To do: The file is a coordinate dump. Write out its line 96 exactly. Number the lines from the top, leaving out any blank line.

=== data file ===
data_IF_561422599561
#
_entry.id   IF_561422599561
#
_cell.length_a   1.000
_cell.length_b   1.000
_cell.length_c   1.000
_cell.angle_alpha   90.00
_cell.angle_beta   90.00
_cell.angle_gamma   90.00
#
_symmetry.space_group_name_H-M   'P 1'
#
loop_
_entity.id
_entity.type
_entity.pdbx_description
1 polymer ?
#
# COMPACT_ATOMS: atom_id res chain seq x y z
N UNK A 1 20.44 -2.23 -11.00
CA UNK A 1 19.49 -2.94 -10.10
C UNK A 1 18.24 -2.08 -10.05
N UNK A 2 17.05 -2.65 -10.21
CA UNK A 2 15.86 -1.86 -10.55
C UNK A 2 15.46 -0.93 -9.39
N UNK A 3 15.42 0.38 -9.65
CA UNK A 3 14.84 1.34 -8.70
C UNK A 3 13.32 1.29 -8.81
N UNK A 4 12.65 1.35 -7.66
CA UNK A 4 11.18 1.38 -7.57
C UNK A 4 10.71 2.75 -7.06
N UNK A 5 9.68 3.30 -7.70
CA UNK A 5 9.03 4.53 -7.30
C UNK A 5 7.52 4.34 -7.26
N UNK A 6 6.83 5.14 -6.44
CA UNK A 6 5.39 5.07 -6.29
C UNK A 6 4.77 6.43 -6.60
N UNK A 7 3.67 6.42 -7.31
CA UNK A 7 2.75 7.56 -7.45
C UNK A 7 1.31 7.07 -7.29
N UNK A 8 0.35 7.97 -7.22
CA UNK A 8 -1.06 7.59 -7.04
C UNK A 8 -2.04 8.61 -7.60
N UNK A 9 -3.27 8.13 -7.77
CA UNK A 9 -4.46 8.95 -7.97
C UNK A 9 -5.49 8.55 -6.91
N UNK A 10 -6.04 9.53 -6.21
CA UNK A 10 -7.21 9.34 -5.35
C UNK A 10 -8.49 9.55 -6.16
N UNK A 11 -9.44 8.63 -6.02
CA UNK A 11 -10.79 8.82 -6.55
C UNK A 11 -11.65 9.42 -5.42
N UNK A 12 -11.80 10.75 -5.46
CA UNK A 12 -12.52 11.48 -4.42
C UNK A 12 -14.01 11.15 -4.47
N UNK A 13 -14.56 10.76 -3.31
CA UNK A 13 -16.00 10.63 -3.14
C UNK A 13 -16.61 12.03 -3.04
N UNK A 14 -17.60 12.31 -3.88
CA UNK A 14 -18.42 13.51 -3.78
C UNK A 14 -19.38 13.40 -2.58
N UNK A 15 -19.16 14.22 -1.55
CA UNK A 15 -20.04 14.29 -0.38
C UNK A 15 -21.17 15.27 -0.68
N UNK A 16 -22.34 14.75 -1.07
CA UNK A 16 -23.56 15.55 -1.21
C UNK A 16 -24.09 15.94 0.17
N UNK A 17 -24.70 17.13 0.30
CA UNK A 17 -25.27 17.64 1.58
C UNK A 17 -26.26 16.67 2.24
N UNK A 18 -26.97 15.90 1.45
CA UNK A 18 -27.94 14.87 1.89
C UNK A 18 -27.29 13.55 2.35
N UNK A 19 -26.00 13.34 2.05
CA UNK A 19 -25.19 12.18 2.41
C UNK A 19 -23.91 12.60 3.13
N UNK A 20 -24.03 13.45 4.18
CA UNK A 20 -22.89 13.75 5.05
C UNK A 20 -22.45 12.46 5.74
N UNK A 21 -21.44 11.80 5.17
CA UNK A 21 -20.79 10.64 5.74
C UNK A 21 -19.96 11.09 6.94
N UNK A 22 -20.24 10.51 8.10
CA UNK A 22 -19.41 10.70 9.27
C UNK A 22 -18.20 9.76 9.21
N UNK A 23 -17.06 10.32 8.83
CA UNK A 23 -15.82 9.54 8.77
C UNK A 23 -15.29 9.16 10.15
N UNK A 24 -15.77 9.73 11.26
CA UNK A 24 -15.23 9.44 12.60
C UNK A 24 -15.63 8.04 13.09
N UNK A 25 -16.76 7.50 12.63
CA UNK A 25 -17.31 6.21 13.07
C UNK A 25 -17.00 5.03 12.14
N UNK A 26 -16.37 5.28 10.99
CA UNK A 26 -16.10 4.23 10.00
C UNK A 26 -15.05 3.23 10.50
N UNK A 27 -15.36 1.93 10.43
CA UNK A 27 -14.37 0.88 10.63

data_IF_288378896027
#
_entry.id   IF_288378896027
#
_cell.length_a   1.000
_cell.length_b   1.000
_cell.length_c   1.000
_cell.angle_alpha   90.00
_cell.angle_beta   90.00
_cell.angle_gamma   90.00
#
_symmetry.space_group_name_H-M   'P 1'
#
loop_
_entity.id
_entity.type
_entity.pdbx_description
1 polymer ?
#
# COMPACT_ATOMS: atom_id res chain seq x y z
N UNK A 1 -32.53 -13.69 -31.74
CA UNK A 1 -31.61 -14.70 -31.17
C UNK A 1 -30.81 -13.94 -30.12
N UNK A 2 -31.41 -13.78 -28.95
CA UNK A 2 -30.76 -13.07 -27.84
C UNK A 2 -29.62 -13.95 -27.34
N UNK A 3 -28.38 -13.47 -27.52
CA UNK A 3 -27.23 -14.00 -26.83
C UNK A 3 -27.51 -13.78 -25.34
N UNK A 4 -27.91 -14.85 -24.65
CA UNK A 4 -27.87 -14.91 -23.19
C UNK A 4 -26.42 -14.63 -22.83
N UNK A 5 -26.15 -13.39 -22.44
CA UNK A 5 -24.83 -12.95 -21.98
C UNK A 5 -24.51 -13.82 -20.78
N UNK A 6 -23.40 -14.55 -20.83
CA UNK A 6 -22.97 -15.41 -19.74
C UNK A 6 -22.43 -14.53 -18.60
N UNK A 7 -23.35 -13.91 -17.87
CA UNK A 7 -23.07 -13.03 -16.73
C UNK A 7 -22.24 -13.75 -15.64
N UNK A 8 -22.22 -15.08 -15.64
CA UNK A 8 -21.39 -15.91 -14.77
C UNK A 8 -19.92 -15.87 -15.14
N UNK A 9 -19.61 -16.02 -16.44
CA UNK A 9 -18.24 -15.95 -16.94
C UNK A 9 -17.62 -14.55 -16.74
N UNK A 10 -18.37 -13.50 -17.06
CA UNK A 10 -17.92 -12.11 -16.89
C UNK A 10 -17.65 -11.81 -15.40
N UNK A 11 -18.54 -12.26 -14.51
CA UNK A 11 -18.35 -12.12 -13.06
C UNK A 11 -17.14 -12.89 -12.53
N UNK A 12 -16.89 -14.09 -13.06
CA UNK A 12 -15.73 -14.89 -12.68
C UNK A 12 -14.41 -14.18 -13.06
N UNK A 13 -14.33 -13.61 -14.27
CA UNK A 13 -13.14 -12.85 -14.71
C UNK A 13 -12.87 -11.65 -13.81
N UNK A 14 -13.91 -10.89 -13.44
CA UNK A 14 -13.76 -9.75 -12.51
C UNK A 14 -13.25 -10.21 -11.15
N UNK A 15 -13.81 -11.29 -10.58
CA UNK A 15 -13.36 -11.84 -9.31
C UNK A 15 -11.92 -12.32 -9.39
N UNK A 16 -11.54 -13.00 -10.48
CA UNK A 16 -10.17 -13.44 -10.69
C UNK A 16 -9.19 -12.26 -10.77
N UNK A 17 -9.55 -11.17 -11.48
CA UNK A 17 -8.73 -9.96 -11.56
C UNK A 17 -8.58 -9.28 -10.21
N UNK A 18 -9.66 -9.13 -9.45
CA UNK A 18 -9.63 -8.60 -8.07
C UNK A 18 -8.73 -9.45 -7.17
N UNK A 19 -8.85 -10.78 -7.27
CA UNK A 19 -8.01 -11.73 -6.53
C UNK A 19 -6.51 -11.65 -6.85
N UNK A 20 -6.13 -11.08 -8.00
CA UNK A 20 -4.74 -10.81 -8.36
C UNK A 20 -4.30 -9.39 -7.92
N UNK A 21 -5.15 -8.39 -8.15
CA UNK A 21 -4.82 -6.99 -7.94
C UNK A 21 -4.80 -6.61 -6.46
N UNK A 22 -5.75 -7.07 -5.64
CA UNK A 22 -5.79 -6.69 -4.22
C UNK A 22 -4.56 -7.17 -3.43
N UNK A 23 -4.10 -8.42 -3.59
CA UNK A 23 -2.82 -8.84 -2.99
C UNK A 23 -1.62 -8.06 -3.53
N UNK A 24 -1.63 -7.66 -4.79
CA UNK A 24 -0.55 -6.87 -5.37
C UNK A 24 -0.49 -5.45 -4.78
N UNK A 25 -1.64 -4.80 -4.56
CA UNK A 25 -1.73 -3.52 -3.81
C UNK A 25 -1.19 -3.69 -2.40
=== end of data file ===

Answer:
N UNK A 26 -16.37 5.28 10.99